While he did start to experience a few recurring symptoms during the first night while staying on the north rim, the quick return to lower elevation the next morning helped, and Blain was able to safely complete and facilitate the adventure.
And then, a week later, he was off to Fiji for several more days of competition.
FITS Through It All
One common thread (pun intended) throughout Blain’s crazy end-of-summer schedule? FITS socks.
“The crazy thing was that I made it through all of those events — all terrain, conditions, wet feet, dry feet, hot feet, cold feet — the crazy thing was that after all of that, the socks just pull through like champs,” he says. “I will never race in another sock.”
We’re so glad to hear that FITS® was there for you, Blain. We can’t wait to watch World’s Toughest Race: Eco Challenge Fiji next year. Best of luck on your next adventure!
Your sock size shouldn’t be a guessing game. Our socks range from small to double XL, but the best way to know the perfect fit for you is to match your shoe size to the chart on the left. That way, you’ll know the size you select will give you the fit and feel you expect.
Between sizes? Go with your gut, but rest assured that your socks will still fit great. If you receive your order and find yourself wishing you’d gone up or down a size, just let us know. We’ll happily send you replacements for your preferred size.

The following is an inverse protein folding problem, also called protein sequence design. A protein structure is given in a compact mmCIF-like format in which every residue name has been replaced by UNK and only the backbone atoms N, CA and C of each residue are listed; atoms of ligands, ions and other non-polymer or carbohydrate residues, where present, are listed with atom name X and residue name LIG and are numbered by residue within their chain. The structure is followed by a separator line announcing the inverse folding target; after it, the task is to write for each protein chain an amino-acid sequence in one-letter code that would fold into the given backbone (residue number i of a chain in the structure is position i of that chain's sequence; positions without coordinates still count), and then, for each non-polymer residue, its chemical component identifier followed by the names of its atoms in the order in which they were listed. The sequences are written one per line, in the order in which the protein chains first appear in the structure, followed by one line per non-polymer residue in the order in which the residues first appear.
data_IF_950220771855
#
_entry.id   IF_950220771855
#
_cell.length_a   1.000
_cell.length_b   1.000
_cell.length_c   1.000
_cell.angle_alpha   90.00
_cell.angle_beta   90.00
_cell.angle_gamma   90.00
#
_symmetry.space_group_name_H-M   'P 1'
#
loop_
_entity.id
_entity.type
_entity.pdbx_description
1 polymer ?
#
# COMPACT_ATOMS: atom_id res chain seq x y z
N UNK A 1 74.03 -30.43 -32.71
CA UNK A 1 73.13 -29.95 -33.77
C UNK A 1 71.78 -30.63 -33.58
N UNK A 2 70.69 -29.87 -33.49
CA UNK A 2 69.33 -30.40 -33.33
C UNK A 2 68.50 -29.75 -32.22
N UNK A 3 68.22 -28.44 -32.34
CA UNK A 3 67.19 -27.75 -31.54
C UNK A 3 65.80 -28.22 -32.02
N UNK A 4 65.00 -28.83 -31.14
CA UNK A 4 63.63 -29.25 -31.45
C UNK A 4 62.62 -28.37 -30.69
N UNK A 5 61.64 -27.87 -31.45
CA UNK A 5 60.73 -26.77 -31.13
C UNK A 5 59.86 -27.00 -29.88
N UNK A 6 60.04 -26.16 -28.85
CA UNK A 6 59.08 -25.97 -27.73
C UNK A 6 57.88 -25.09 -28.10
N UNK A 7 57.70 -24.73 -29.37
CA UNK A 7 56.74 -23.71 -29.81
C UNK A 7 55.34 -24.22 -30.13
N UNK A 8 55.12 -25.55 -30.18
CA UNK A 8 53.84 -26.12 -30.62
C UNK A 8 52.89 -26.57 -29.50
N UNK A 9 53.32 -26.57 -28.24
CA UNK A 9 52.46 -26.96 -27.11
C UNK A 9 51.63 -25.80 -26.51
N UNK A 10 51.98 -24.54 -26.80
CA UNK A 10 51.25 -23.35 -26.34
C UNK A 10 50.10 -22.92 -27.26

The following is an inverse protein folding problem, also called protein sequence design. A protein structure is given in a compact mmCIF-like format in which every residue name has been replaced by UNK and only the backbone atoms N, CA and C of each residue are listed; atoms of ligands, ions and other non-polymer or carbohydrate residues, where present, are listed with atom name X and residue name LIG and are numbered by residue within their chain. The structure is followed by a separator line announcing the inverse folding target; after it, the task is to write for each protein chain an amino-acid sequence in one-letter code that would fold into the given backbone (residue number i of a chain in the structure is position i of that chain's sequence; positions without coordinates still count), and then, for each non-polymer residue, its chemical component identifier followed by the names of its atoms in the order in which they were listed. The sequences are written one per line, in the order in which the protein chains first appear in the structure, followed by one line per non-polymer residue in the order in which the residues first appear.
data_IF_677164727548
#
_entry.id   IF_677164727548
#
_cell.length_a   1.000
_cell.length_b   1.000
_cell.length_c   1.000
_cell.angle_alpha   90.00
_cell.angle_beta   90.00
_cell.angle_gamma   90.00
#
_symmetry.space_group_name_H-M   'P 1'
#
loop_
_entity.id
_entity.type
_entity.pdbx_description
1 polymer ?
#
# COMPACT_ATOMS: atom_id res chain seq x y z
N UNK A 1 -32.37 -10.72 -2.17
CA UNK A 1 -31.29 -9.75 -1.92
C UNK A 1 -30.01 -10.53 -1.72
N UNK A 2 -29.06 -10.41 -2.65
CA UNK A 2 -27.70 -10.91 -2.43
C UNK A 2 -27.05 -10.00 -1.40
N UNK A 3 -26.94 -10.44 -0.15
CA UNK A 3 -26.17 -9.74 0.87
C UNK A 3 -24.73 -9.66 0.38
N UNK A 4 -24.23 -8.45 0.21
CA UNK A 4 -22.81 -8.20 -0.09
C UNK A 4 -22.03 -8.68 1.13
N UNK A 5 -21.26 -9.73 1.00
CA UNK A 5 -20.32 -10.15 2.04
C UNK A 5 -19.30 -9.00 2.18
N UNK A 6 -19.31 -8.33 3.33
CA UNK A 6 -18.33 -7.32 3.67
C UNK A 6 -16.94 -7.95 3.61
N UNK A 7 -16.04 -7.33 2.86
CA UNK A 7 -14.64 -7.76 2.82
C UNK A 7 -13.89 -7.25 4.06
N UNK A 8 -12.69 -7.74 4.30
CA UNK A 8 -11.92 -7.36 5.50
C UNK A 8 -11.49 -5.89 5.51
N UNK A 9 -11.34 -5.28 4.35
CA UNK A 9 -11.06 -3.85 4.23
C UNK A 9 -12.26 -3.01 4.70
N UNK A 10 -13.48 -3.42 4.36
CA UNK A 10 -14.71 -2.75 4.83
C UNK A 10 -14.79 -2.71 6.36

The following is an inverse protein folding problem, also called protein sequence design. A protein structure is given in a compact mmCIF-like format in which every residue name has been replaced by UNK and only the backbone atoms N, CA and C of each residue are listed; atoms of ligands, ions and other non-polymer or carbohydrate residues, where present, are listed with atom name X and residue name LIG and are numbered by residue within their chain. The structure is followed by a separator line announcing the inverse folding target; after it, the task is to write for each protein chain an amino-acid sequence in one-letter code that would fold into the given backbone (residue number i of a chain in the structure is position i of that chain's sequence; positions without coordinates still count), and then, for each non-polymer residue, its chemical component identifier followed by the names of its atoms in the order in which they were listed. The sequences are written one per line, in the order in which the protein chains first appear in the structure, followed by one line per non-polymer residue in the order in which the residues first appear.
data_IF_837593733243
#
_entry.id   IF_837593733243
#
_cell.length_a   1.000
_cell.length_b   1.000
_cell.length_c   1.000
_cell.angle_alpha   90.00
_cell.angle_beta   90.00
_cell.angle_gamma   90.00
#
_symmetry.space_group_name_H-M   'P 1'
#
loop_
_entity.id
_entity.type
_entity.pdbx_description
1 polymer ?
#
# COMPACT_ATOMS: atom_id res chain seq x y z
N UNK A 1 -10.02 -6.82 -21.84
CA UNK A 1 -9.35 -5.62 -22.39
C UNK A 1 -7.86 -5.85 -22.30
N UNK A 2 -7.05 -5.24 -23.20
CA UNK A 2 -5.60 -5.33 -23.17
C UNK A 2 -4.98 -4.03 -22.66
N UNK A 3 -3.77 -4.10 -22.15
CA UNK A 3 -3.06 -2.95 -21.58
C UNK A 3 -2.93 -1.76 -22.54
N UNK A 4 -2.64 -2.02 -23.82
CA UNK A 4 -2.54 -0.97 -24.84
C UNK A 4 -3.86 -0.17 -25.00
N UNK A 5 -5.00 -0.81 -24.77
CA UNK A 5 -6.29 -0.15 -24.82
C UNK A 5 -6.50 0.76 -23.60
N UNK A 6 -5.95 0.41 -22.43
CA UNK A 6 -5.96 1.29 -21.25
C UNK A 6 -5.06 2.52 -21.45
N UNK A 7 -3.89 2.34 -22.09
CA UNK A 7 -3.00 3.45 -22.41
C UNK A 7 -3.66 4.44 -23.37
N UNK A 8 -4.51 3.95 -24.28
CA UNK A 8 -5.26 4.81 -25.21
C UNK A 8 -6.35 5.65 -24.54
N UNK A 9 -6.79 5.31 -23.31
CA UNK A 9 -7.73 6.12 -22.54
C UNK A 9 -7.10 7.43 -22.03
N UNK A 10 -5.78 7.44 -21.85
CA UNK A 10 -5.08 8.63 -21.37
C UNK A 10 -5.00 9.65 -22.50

Concerned about laundry mix-ups? All FITS® socks are coordinated by color and size, based on the colors you see on the size chart. So, you won’t have to worry about mixing up your sizes with the other FITS® wearers in your home. (But stray socks mysteriously going missing in the dryer? Unfortunately, we can’t help with that.)
Sock sizes are typically measured in inches, not by your shoe size. So, a sock size 6-8 will comfortably fit someone whose feet are between six and eight inches long. However, at FITS®, we make it easy for you to choose the ideal sock size without having to measure your foot. Simply use our sock size conversion chart based on your shoe size to select the right fit for you.
To measure your foot for socks, measure the length from the heel of your foot to the tip of your longest toe. The measurement in inches correlates to your sock size. For example, if your foot is 10 inches long, a sock size 9-11 should fit you comfortably. At FITS®, you can skip this step and find your sock size based on your shoe size using our conversion chart.
The sock size conversion refers to sock size compared to shoe size. While all companies may vary slightly on which size socks to purchase based on your shoe size, you can always measure your foot to find the right fit for you.
Because sock sizes are determined by the length of your foot in inches vs. your shoe size, shoe and sock sizes differ. The FITS® sock size to shoe size conversion is as follows:
Knowing this makes it easy to choose the ideal sock size based on your shoe size without measuring your foot.
Sock sizes typically don’t correlate with age. For kids, age can be a general indicator of what size sock they’ll need, but everyone is different. An adult sock size 9-12 fits anyone whose feet are approximately nine to twelve inches long. For kids’ sock sizing, check with the company to find exact details to ensure your little one gets the perfect fit.
Got more questions about finding the perfect sock size for you? Let’s talk.